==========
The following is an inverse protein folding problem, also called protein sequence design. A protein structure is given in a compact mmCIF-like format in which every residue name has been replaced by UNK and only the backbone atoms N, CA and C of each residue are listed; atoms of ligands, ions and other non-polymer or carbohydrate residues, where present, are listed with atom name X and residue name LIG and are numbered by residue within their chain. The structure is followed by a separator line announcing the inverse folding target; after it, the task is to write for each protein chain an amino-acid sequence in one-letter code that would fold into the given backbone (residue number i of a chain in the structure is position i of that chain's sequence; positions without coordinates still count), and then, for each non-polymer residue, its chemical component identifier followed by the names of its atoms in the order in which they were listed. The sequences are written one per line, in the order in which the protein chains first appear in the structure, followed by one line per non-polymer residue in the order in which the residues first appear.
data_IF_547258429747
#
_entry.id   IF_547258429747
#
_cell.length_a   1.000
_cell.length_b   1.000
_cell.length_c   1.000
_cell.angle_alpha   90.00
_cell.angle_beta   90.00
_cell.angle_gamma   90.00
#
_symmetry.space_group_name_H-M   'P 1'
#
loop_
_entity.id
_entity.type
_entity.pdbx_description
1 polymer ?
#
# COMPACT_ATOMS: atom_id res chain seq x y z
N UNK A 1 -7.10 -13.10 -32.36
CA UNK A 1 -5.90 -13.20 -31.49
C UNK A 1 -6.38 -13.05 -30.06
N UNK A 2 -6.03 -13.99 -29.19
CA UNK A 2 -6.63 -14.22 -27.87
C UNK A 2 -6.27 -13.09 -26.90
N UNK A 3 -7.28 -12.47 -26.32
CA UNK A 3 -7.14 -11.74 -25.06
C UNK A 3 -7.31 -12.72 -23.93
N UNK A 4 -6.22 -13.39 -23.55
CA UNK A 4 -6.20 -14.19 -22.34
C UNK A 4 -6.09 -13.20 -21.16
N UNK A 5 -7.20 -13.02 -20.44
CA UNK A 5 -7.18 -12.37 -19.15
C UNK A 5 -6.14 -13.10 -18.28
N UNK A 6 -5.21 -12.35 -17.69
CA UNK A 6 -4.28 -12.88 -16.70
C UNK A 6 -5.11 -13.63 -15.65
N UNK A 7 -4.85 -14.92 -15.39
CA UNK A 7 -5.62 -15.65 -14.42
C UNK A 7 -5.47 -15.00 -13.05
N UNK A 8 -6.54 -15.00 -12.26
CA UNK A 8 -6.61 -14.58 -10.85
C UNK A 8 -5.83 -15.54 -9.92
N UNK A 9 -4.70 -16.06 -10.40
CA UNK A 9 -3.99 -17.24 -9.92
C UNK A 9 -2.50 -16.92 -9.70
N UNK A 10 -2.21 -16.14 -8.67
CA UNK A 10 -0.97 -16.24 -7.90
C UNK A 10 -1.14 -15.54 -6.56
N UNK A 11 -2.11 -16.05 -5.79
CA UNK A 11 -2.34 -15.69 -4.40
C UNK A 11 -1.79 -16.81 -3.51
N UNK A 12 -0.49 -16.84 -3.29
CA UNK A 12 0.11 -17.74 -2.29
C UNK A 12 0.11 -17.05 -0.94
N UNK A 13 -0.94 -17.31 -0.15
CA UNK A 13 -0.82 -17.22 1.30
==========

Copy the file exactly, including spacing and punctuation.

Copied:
The following is an inverse protein folding problem, also called protein sequence design. A protein structure is given in a compact mmCIF-like format in which every residue name has been replaced by UNK and only the backbone atoms N, CA and C of each residue are listed; atoms of ligands, ions and other non-polymer or carbohydrate residues, where present, are listed with atom name X and residue name LIG and are numbered by residue within their chain. The structure is followed by a separator line announcing the inverse folding target; after it, the task is to write for each protein chain an amino-acid sequence in one-letter code that would fold into the given backbone (residue number i of a chain in the structure is position i of that chain's sequence; positions without coordinates still count), and then, for each non-polymer residue, its chemical component identifier followed by the names of its atoms in the order in which they were listed. The sequences are written one per line, in the order in which the protein chains first appear in the structure, followed by one line per non-polymer residue in the order in which the residues first appear.
data_IF_547258429747
#
_entry.id   IF_547258429747
#
_cell.length_a   1.000
_cell.length_b   1.000
_cell.length_c   1.000
_cell.angle_alpha   90.00
_cell.angle_beta   90.00
_cell.angle_gamma   90.00
#
_symmetry.space_group_name_H-M   'P 1'
#
loop_
_entity.id
_entity.type
_entity.pdbx_description
1 polymer ?
#
# COMPACT_ATOMS: atom_id res chain seq x y z
N UNK A 1 -7.10 -13.10 -32.36
CA UNK A 1 -5.90 -13.20 -31.49
C UNK A 1 -6.38 -13.05 -30.06
N UNK A 2 -6.03 -13.99 -29.19
CA UNK A 2 -6.63 -14.22 -27.87
C UNK A 2 -6.27 -13.09 -26.90
N UNK A 3 -7.28 -12.47 -26.32
CA UNK A 3 -7.14 -11.74 -25.06
C UNK A 3 -7.31 -12.72 -23.93
N UNK A 4 -6.22 -13.39 -23.55
CA UNK A 4 -6.20 -14.19 -22.34
C UNK A 4 -6.09 -13.20 -21.16
N UNK A 5 -7.20 -13.02 -20.44
CA UNK A 5 -7.18 -12.37 -19.15
C UNK A 5 -6.14 -13.10 -18.28
N UNK A 6 -5.21 -12.35 -17.69
CA UNK A 6 -4.28 -12.88 -16.70
C UNK A 6 -5.11 -13.63 -15.65
N UNK A 7 -4.85 -14.92 -15.39
CA UNK A 7 -5.62 -15.65 -14.42
C UNK A 7 -5.47 -15.00 -13.05
N UNK A 8 -6.54 -15.00 -12.26
CA UNK A 8 -6.61 -14.58 -10.85
C UNK A 8 -5.83 -15.54 -9.92
N UNK A 9 -4.70 -16.06 -10.40
CA UNK A 9 -3.99 -17.24 -9.92
C UNK A 9 -2.50 -16.92 -9.70
N UNK A 10 -2.21 -16.14 -8.67
CA UNK A 10 -0.97 -16.24 -7.90
C UNK A 10 -1.14 -15.54 -6.56
N UNK A 11 -2.11 -16.05 -5.79
CA UNK A 11 -2.34 -15.69 -4.40
C UNK A 11 -1.79 -16.81 -3.51
N UNK A 12 -0.49 -16.84 -3.29
CA UNK A 12 0.11 -17.74 -2.29
C UNK A 12 0.11 -17.05 -0.94
N UNK A 13 -0.94 -17.31 -0.15
CA UNK A 13 -0.82 -17.22 1.30